Even with shared opportunities, both Dobbins and Edwards provided efficient production on a per touch basis. Dobbins topped the position with averages of 5.4 True Yards Per Carry and 6.0 yards per carry. Meanwhile, Edwards boasted averages of 4.8 (No. 7) True Yards Per Carry and 5.0 (tied for No. 8) yards per carry. Both backs also created yards on their own while benefiting from their offensive line. That showed up in Dobbins’ 331 (No. 11) Yards Created, 2.18 (No. 3) Yards Created Per Touch and 30.9-percent (No. 5) Juke Rate. Although Edwards didn’t create as many yards on his own, he still performed well with 203 (No. 29) Yards Created, 1.33 (No. 23) Yards Created Per Touch and an 18.3-percent (No. 37) Juke Rate. 

run blocking efficiency

Top-10 Run Blocking Efficiency Ratings 2020

The main takeaways here involve Dobbins’ dominance with his high marks in Run Blocking Efficiency and Yards Created Per Touch, meaning he took advantage of running lanes and created yards on his own. He and Edwards will likely share touches in 2021, and hopefully, Dobbins earns more opportunities in the receiving game to add to his fantasy production. The Ravens running backs, particularly Dobbins, seem like a rare case where a player creates yards while also benefitting from their offensive line.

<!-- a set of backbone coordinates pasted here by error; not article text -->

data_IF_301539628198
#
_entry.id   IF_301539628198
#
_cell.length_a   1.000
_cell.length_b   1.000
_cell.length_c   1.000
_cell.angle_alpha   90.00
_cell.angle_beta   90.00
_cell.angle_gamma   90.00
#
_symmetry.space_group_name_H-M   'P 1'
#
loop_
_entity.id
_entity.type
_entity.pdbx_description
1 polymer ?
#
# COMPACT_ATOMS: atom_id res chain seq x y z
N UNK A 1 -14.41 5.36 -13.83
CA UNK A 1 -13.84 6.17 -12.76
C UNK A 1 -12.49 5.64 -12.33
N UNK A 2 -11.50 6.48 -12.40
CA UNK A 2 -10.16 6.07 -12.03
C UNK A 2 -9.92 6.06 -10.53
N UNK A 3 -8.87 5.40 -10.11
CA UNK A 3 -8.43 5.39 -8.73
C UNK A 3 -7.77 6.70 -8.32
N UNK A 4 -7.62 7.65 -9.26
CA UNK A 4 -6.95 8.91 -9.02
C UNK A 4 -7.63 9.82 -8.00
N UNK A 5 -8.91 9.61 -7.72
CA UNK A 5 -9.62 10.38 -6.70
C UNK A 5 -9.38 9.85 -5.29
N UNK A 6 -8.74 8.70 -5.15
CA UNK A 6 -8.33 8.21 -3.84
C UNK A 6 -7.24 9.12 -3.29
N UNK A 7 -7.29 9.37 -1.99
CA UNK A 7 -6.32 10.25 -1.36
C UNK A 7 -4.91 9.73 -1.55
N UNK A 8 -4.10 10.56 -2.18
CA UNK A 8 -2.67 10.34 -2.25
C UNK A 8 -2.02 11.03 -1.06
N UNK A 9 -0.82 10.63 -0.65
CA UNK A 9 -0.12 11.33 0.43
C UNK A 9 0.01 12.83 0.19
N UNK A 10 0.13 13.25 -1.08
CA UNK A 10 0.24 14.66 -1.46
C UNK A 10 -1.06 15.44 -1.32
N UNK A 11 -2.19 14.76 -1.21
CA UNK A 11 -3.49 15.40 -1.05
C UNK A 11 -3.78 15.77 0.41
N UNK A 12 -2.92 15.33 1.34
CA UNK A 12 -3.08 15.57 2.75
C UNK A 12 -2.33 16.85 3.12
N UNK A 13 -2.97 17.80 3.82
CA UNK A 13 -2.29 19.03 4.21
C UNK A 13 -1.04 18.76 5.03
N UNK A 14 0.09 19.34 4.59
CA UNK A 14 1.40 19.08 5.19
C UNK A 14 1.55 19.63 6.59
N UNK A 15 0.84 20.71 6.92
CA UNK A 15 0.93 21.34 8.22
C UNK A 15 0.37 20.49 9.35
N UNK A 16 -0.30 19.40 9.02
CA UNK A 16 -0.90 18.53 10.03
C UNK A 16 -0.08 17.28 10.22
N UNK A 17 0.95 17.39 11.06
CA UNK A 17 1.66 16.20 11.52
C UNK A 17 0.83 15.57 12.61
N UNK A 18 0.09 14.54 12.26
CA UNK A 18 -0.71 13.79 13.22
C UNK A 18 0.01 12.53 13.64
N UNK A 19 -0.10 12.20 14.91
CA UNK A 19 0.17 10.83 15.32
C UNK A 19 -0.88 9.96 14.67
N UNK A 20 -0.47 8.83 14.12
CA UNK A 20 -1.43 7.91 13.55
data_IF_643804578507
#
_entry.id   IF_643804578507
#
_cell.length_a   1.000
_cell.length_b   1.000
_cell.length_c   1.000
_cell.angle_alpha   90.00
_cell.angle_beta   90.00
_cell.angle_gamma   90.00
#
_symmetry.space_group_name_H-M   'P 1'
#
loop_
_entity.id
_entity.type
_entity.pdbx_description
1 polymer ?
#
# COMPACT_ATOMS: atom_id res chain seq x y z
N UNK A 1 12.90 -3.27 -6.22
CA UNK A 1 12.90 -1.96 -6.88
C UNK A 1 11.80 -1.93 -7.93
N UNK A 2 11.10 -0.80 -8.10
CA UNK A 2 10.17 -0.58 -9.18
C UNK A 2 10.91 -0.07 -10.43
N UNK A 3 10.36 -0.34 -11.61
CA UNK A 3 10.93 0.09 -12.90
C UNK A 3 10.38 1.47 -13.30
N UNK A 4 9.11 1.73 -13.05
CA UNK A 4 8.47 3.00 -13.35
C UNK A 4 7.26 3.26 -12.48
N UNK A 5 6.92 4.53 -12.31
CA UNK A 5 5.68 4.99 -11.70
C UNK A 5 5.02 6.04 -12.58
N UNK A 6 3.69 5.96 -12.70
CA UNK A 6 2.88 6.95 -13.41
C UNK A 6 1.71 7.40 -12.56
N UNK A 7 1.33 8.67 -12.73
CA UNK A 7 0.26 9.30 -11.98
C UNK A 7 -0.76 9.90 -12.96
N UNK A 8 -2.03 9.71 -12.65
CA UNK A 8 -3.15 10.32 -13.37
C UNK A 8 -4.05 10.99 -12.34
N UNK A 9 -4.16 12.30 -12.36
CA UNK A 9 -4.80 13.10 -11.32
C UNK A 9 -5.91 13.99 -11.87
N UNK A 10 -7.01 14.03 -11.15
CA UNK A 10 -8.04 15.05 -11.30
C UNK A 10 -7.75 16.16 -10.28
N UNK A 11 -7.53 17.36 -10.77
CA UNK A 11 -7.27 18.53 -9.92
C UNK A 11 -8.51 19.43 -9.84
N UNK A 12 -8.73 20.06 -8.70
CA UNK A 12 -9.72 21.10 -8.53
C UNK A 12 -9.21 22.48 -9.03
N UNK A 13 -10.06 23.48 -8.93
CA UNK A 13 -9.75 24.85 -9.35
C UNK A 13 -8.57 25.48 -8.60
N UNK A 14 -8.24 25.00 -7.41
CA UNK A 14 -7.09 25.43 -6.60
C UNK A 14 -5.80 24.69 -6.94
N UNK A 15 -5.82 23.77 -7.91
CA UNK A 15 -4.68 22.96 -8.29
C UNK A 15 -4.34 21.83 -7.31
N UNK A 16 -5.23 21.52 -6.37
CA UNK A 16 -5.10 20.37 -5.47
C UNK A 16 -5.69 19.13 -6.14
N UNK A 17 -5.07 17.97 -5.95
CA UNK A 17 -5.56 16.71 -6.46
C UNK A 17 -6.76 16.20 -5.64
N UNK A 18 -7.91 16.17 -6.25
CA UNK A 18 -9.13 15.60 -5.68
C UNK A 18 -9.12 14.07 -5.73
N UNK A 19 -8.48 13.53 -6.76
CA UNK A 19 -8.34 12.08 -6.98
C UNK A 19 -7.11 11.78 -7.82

Low Run Blocking Efficiency

Nick Chubb & Kareem Hunt, RB, Cleveland Browns

Nick Chubb and Kareem Hunt both ranking lowly in Run Blocking Efficiency surprised me. In 2020, Chubb ranked No. 71 with a 56.9 RBE rating and Hunt ranked No. 67 with a 57.4 RBE mark. There’s no denying that the Browns have one of the best running back duos in the league. That said, they each created a ton of yards on their own with strong efficiency metrics. 

run blocking efficiency

Bottom-10 Run Blocking Efficiency Ratings 2020

Chubb ranked No. 3 at the position with averages of 5.1 (No. 3) True Yards Per Carry and 5.6 (No. 3) yards per carry. Since his offensive line didn’t help much, he created a ton of yards on his own, evidenced by a 37.9-percent (No. 1) Juke Rate, 648 (No. 3) Yards Created, and a 3.15 (No. 1) Yards Created Per Touch average. Impressive efficiency metrics, all with a 51.1-percent (No. 27) Opportunity Share and 142.3 (No. 30) Weighted Opportunities